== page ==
Turning right, we walked towards the pass through an avenue of beautiful sunlit willow bushes, pushing through the rain-soaked foliage. The views opened up as we hiked and we looked back to the bright white peaks of Silent Hub and friends standing tall and shining in the morning sunshine. We could see our tents down by the lake, still deep in shadow. The ascent was nice and gradual, and we revelled in the warm sun and cool air. As we passed a flatter meadow, we spotted a tent with a grandstand view over the lake and valley and made a note of heading for that spot on our next visit here.

A pika darted over the rocks as we joined the upper road, which was in the shade of the peak to the south of the pass, and crunched our way over patches of snow, occasionally icy where vehicles had driven over in recent days. There didn’t seem to be anyone else up here today though, and we remarked on our good fortune at having the place to ourselves. We turned sharply left on a snowy switchback and walked the last hundred metres to the pass. Up to our right, the way to Gotcha Peak was very snowy and we could make out bootprints leading upwards. Maybe it would have been okay after all? It’s always fun to see places you’ve visited from a different angle and it would have been nice to look down onto the Kidney Lakes on such a fine day. But we stuck to our original plan, and on reaching the pass, we turned left.

I was disappointed to see that the chain over the road into the Stein had been removed, as had any large boulders that formed a roadblock in recent years. It pains me to see people disrespecting the land in this way. I took solace in the fact that I knew the road was impassable after only a short distance so no one would be tempted to drive much further.

Putting my irritation aside, I focused on the views before us which were as stunning as ever: the wide open valley, the ridge reaching out ahead of us, and distant snowy peaks. Standing here always brings back fond memories our 2008 traverse from Blowdown Pass through to the Stein Valley, a trip I would like to repeat one day. It was so very tempting to keep walking along the road into the Cottonwood Creek valley…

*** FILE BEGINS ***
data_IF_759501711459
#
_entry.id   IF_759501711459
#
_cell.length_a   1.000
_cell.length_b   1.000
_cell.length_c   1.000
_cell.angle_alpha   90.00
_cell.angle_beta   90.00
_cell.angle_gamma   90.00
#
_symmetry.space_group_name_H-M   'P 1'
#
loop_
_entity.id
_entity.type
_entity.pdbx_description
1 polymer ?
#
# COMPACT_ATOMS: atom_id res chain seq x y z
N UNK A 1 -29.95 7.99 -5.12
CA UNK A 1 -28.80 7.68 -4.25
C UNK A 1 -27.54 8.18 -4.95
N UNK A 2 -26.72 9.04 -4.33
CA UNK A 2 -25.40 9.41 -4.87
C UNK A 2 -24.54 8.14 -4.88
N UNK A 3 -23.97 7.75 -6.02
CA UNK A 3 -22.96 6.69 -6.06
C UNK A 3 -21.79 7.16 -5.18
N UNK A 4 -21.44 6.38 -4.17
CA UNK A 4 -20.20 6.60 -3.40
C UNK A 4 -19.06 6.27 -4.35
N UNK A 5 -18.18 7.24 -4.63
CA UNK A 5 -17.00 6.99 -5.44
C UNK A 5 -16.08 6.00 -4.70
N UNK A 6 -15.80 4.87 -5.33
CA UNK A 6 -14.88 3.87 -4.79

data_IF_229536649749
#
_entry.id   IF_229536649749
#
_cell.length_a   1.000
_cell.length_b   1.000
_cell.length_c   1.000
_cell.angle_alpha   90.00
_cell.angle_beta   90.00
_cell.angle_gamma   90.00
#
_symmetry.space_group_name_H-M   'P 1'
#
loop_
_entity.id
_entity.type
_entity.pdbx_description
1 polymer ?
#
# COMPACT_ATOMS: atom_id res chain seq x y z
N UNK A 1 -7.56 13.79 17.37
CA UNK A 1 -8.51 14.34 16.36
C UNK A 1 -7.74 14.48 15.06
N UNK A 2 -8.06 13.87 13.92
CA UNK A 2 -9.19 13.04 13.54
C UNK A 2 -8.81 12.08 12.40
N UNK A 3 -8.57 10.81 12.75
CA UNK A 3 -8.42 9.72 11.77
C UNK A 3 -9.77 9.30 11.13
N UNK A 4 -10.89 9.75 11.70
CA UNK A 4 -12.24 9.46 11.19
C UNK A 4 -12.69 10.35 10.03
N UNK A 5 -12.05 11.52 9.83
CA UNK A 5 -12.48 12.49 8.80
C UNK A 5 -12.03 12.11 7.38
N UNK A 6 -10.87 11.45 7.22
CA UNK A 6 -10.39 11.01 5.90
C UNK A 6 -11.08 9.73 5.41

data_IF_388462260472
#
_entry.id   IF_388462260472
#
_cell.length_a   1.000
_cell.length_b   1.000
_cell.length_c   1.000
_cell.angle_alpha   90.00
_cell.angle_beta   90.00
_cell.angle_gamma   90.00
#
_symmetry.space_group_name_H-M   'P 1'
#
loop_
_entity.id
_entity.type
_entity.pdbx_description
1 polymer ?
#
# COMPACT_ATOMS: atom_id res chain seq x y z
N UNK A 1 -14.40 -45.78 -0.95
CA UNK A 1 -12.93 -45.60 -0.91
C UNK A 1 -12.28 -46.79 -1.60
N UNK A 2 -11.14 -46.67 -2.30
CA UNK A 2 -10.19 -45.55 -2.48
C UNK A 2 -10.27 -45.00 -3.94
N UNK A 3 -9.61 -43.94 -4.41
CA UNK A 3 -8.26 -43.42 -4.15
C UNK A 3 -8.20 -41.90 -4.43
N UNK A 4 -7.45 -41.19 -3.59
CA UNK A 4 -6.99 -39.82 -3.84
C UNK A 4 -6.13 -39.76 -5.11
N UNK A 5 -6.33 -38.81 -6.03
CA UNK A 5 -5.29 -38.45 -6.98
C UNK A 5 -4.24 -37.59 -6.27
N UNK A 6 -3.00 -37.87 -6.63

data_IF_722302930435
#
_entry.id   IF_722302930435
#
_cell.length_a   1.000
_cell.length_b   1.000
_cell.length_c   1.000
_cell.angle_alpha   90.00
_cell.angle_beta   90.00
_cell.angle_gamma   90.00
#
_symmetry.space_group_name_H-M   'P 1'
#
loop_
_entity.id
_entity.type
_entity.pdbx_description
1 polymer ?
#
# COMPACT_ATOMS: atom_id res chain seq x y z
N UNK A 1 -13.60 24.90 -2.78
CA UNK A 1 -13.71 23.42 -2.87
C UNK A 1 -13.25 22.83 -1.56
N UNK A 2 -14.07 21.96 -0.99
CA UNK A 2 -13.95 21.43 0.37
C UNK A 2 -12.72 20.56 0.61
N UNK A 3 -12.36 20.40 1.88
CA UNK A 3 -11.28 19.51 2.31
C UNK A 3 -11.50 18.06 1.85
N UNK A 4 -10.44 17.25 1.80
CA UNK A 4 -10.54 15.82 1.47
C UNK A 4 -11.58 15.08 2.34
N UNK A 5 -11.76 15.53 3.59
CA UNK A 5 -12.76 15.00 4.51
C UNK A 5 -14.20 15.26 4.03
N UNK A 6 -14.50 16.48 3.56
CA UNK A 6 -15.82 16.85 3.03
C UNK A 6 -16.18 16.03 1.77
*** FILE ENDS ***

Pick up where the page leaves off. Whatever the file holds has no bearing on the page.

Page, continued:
We turned up the slope to our left and followed the faint trail upwards over grassy meadows to start, then through thickets of stunted spruce, pine, and juniper, before the trail disappeared into the fresh snow. More bootprints dotted the hillside ahead of us, probably from the people in the tent above the lake, and we wondered if we would meet them up here. With no trail to follow, we spread out and made our own way up through the shallow snow, which was only a few inches deep for the most part. Small drifts caught us out occasionally where we would sink in over our ankles, my main concern here not to roll on hidden rocks or slip and damage the underlying meadow.

It was a steep climb, and we took our time but the views were worth it, improving with every step. Gotcha Peak looked amazing in the morning sun and the view over Blowdown Lake to snow-capped Silent Hub and beyond was stunning. As we gained more height the horizon opened up to an incredible sea of mountains, a sight that has stuck with me ever since our first visit here in 2007.

Closer things also caught my eye, such as the faded flowers poking up through the snow, shapes and patterns formed by the wind, ptarmigan tracks. I took advantage of these photogenic distractions to catch my breath and just absorb our surroundings. It was definitely big smile country.

The climb was not yet done, however, and we moved on in search of the summit. Despite having hiked up here several times I still found myself caught out by the terrain, the peak being further away than it looked from lower down. I angled towards the north side of the ridge and came to the edge where the winter’s cornices were beginning to form. The ridge swept away down to my right, leading over a few bumps towards a trio of peaks informally called the Three Sisters. We’d enjoyed walking that ridge back in 2018 on a visit with our friends Stephen and Jaime (that trip featured two hikes that made it into Stephen’s second hike book, Destination Hikes In and Around Southwestern British Columbia). The descent off the ridge wasn’t as much fun though but that’s a story I’m sure I’ll eventually get round to writing up…